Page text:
World Twenty20: Sri Lanka beat Pakistan to reach final

 

Sri Lanka's spinners carried them through to the final of their home tournament, with a 16-run ICC World Twenty20 victory over Pakistan at the Premadasa Stadium.

Rival openers Mahela Jayawardene and Mohammad Hafeez top-scored with 42 on each side in this semi-final, but it was Rangana Herath and Ajantha Mendis who gave Sri Lanka the edge with five wickets between them after the hosts had posted 139 for four.

Sri Lanka's sixless innings was a curious affair, albeit on a slow and low surface - but Pakistan's run chase ran out of steam against Angelo Mathews and the spinners.

Jayawardene played especially well, as he almost always does, after choosing to bat first.

The captain dominated a first-wicket stand of 63 with Tillekeratne Dilshan, reverse-sweeping expertly against spin and timing and placing his seven boundaries.

But he chipped a catch to short fine-leg off Shahid Afridi, and then Kumar Sangakkara made all except three runs in a stand of 24 until he was caught at long-on off Hafeez.

Umar Gul thought he had struck in the 18th over, Jeevan Mendis lbw to a yorker, only to discover he had overstepped. But two balls later, Gul got Dilshan in near identical fashion - the opener having taken 43 deliveries over his 35.

Thisara Perera and Mathews muscled 16 off Gul's final over, to give Sri Lanka a little breathing space for which they would be mighty thankful later.

Pakistan's reply might have been minus Imran Nazir for a duck, had Dilshan somehow clung on to a very tough diving chance at point off Mathews.

Instead, the first breakthrough did not come until there was 31 on the board when Nazir contrived to edge a forward-defensive at Ajantha Mendis on to his stumps - via pad and ground - in the spinner's first over.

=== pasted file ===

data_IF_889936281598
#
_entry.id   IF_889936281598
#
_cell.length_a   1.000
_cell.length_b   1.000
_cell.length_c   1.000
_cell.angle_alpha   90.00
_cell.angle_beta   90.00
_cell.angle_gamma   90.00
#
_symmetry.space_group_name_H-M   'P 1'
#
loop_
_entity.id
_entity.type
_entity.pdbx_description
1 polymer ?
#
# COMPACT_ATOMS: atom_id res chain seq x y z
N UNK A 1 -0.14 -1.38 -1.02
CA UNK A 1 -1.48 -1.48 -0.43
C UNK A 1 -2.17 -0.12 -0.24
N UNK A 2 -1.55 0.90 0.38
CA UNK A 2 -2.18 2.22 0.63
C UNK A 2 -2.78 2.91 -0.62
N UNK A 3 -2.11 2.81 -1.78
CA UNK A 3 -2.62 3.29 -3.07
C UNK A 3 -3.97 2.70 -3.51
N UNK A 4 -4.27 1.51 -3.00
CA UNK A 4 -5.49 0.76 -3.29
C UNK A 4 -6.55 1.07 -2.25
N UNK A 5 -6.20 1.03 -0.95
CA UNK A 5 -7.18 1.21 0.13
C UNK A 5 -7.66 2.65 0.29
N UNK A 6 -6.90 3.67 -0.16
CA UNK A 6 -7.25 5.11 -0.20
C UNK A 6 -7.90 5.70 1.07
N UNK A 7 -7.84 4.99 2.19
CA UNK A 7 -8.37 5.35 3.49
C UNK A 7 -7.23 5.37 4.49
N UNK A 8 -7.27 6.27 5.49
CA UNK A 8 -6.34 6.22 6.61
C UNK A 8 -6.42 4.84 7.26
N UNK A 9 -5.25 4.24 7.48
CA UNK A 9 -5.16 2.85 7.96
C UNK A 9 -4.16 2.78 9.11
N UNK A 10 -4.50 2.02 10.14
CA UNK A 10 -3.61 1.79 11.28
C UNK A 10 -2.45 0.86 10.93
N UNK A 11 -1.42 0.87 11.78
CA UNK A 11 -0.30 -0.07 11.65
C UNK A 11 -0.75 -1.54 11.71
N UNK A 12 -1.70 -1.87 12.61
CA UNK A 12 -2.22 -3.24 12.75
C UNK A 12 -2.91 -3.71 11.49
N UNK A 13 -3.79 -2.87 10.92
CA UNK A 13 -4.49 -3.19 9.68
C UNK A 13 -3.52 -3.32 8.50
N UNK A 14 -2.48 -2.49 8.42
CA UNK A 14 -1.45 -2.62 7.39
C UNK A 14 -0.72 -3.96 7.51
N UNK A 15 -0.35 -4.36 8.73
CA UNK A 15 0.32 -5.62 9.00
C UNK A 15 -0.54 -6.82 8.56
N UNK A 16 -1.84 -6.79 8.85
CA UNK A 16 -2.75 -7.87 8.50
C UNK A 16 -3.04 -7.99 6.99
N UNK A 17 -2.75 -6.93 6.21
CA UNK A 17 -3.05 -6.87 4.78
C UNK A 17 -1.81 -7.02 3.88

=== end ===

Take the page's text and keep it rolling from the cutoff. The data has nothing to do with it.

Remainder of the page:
Hafeez also escaped an early half-chance, when Herath could not hold a diving effort at long-on off Perera - nothing to the let-off the Pakistan captain would get on 24 when Lasith Malinga put down a straightforward one in the same position off Mathews.

The same bowler had already struck twice in four balls, however, when Jayawardene brought him back for the 10th over.

Nasir Jamshed went lbw to one that might have pitched just outside leg; then Kamran Akmal gave himself little chance to adapt to the awkward surface and somehow propelled an attempted big hit only as far as midwicket where Jayawardene himself took an easy catch.

Shoaib Malik was bowled by one that spun sharply from Herath (three for 25). But it was the dismissal of Hafeez, stumped on the charge to the slow left-armer, which turned the match Sri Lanka's way - and when the out-of-form Afridi was then bowled first ball, Pakistan were 91 for six.

They still had time to be competitive but were running out of the right men to find the boundaries, and in the end it was too much for Umar Akmal to do on his own.

PA

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